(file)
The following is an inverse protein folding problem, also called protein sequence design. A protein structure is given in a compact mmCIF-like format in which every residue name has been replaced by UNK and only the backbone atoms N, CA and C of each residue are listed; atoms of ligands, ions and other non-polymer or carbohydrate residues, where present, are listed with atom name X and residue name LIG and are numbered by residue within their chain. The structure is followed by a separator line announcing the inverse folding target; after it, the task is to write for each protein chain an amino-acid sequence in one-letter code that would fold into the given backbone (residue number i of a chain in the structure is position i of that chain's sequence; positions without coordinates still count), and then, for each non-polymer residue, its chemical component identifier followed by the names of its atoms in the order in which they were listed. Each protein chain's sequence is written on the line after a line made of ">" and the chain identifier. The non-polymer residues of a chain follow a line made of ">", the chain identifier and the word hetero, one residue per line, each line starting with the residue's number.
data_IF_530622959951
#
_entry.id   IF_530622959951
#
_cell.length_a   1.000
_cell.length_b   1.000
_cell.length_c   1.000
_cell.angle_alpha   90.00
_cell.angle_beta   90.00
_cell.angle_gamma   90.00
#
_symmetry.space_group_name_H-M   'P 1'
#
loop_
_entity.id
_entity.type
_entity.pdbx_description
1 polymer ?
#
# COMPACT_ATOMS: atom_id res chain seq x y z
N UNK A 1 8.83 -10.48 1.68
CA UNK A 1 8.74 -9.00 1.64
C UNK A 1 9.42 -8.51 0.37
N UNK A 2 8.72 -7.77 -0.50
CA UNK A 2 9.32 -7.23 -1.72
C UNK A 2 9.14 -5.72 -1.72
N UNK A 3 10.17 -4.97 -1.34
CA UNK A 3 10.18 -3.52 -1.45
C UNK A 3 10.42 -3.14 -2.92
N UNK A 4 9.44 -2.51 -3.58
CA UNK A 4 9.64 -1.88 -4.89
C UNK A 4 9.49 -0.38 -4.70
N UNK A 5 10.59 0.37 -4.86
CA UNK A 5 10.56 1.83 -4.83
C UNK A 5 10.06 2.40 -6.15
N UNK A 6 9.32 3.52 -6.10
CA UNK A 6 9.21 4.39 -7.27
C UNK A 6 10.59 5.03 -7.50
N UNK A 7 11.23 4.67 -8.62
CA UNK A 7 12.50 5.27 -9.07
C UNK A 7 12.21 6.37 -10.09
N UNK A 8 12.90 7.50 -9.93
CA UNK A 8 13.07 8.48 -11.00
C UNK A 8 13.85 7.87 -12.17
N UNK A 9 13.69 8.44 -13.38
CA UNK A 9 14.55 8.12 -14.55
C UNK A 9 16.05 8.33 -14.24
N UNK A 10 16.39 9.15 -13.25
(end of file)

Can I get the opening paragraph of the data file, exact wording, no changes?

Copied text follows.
The following is an inverse protein folding problem, also called protein sequence design. A protein structure is given in a compact mmCIF-like format in which every residue name has been replaced by UNK and only the backbone atoms N, CA and C of each residue are listed; atoms of ligands, ions and other non-polymer or carbohydrate residues, where present, are listed with atom name X and residue name LIG and are numbered by residue within their chain. The structure is followed by a separator line announcing the inverse folding target; after it, the task is to write for each protein chain an amino-acid sequence in one-letter code that would fold into the given backbone (residue number i of a chain in the structure is position i of that chain's sequence; positions without coordinates still count), and then, for each non-polymer residue, its chemical component identifier followed by the names of its atoms in the order in which they were listed. Each protein chain's sequence is written on the line after a line made of ">" and the chain identifier. The non-polymer residues of a chain follow a line made of ">", the chain identifier and the word hetero, one residue per line, each line starting with the residue's number.